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Data Structures I Lab (3)
CSS 162 : Programming Methodology
Autumn 2012, Instructor Rob Nash
The purpose of this lab is to practice what we’ve covered in class and in the readings (Chapter 6,15) by
building a stack, queue, and a list.
Data Structure Background
A Data Structure is a composite data storage tool that organizes elements of a set and offers operations
over those elements in the set. Frequently called a structure, class or set, these tools are used to
provide order and operations to a collection of elements. Data structures vary in how they are built
internally, how they organize data (sorted or unsorted, for example), and the operations provided.
Frequently these operations are compared to one another with respect to efficiency using a notation we
will cover shortly in class, called ”Big Oh” notation. One structure that is useful for quick searches (say
for an airlines company searching for connections) may have disadvantages in other areas, such as in
memory consumed – or trade one fast operation that will be used frequently for a slow operation that
will be rarely used.
Static Data Structures
If your data structure’s size is declared at compile-time, you are a static structure in the sense that you
cannot grow or shrink at runtime depending on the applications needs. These are implemented on top
of arrays, which are mapped contiguously in memory for fast (or constant, meaning a Big-O(1)) access to
any element. Using arrays to build more complex data structures serves as a great introduction to the
behaviors and mechanics of Stacks, Queues, and (more generally) Lists.
Dynamic Data Structures
These structures can allocate and de-allocate memory at runtime depending on the requirements of the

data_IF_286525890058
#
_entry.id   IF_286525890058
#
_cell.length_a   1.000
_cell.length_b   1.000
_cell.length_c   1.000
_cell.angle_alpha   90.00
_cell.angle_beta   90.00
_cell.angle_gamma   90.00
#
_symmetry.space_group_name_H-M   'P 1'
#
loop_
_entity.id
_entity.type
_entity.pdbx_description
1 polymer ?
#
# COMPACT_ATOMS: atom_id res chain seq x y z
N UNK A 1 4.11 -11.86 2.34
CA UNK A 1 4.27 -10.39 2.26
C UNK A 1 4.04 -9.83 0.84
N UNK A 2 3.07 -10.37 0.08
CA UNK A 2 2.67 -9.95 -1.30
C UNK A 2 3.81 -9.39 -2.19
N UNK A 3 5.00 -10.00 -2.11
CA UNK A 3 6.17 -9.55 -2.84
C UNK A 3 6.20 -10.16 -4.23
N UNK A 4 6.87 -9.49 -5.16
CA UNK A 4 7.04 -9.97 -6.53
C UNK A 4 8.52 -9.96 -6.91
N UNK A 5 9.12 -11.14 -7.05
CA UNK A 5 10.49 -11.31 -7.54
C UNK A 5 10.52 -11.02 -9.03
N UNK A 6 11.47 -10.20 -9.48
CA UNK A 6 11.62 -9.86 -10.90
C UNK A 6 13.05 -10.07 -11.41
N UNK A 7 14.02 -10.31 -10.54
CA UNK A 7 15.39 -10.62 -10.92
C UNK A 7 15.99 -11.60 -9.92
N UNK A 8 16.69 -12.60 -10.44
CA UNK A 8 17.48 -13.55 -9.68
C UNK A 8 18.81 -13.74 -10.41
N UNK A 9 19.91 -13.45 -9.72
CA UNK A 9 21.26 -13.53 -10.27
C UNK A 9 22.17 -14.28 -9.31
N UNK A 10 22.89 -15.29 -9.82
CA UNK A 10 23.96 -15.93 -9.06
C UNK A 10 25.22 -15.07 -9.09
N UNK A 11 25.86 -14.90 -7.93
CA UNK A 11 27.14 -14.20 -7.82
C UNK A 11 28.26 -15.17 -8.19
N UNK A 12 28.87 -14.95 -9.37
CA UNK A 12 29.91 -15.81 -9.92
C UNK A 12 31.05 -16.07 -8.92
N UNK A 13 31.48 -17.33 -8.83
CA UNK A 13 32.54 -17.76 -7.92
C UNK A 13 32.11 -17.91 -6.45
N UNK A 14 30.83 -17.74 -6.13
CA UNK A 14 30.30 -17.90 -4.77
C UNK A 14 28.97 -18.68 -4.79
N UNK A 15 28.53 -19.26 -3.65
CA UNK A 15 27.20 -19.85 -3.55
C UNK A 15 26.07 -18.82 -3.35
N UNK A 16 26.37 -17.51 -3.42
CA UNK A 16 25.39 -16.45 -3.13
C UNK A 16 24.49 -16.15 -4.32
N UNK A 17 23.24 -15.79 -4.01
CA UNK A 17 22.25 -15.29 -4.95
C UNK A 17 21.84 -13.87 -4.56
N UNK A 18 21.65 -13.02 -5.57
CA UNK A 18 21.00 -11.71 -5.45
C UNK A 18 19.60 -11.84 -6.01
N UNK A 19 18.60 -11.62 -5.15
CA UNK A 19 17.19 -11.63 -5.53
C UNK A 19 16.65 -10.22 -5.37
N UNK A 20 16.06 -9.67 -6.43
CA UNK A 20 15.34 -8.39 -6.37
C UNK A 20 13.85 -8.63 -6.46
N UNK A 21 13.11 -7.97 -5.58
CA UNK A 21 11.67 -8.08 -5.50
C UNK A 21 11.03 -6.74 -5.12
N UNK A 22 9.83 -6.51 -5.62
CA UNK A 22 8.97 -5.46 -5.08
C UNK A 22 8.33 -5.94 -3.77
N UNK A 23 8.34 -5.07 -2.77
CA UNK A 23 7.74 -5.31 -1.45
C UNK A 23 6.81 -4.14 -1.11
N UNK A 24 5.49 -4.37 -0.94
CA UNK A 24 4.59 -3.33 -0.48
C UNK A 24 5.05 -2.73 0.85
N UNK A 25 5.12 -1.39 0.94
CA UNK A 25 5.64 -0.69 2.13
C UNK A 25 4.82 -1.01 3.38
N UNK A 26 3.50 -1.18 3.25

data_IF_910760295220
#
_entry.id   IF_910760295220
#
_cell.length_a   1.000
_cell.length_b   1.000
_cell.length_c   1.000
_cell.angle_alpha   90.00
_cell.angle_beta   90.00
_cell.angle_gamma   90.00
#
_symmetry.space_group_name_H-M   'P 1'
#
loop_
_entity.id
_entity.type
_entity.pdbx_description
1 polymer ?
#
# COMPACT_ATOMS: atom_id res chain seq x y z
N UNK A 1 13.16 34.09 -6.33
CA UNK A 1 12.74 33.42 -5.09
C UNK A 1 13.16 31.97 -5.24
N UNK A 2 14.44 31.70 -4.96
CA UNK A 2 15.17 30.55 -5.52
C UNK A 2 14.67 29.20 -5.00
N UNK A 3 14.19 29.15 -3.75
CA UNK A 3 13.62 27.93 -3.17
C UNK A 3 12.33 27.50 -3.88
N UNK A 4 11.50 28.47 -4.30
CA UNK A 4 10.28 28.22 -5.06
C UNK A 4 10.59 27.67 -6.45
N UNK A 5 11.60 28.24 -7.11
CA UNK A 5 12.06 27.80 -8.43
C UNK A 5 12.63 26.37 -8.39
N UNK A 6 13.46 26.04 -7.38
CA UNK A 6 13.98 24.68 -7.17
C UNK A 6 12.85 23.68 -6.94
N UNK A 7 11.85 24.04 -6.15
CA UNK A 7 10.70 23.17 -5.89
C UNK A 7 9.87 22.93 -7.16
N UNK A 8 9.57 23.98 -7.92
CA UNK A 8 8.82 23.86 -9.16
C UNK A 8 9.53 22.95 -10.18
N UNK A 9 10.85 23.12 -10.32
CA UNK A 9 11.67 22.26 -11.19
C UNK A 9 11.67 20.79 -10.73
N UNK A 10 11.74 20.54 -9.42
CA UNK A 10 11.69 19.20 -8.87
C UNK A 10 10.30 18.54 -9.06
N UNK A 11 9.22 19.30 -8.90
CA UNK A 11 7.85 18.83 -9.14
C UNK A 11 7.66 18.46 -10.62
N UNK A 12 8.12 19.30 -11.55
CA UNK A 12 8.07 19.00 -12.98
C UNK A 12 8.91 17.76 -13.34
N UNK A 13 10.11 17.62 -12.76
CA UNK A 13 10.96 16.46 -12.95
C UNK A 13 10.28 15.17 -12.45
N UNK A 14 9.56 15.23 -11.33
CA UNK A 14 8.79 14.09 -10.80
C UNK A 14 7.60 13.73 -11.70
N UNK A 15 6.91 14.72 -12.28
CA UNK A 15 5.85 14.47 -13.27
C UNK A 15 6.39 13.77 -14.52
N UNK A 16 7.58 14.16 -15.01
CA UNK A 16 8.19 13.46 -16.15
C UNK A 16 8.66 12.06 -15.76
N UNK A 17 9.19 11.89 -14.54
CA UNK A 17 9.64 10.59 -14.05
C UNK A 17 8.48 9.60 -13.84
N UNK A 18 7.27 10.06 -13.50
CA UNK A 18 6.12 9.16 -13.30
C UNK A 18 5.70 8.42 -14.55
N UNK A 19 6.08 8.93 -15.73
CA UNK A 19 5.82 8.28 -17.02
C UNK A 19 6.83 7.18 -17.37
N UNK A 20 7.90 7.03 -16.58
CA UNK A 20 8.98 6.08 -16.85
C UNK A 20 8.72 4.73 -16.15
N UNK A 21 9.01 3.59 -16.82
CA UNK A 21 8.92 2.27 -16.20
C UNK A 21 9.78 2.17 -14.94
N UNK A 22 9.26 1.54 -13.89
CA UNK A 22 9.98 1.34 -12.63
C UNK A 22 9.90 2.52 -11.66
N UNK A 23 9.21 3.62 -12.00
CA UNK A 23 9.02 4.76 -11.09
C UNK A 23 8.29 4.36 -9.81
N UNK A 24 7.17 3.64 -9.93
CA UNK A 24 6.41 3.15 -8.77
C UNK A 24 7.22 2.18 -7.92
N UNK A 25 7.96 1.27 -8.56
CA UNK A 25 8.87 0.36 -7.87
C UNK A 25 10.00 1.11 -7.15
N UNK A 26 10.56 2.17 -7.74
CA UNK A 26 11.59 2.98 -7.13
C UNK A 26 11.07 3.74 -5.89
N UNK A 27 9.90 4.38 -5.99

client application. These are dynamic structures in that their memory footprint may change over the
duration of the program’s execution. To build such structures, it would be a needless limitation to
impose contiguous storage, requiring n back-to-back blocks of memory to hold a list of n items. Thus
the total memory required may be available, but if we insist on a linear mapping we may be unable to
use the memory, even if available, due to fragmentation (what about coalescing holes?). Our dynamic
structures will instead allocate only the memory they need wherever there is RAM available, and we will
“stitch together” lists from these individual elements or nodes.
Getting Started
Start by downloading the driver code and executing it. Note that the code compiles and runs as is, even
though we have yet to make any data structures. This is because the driver is using Java’s preexisting
library of Data Structures (which is expansive). Once you have this driver up and running, we’ll replace
one data structure at a time with one you’ve built and rerun the tests looking for the same behavior we
observed when using Java’s predefined data structures.
Building an Array-Based Stack Class (LIFO)
Create a new class called ArrayStack and define two data members for use in managing this stack. In
this example, we’ll build a stack of Strings, so your array will be of type String and your count an integer.
Create a new class called ArrayStack.
Declare an array for your Strings and an integer for your size
public void push(String next)
o This pushes the next element onto the top of the stack
public String pop()
o This returns the top element on the stack and decrements the size variable
public boolean isEmpty()
o Determines if the size is zero
Go to the driver software and uncomment out the Stack driver portion, leaving the other tests
commented out.
o Compile and run your software with the driver
o Test your Stack – does it reverse the order of elements when pushed and popped?
Change the type of element your stack will hold from String to Object
o You’ll have to change the type in the push() and pop() methods, too.
o Did your code have errors upon making this change?
 Why not?
 How is this related to inheritance?
Building an Array-Based Queue (FIFO)
Start by creating a new class named ArrayQueue, and copying-and-pasting over the class we just
completed (ArrayStack) above. Note that, with Inheritance, we could avoid this extra copying.
Create a new class called ArrayQueue.
Copy the code from ArrayStack to ArrayQueue.
Change the methods push() and pop() to enqueue() and dequeue()
Modify the dequeue method so that instead of returning the last element in the array it
accomplishes the following:
a. You return the first element in the array (FIFO instead of LIFO)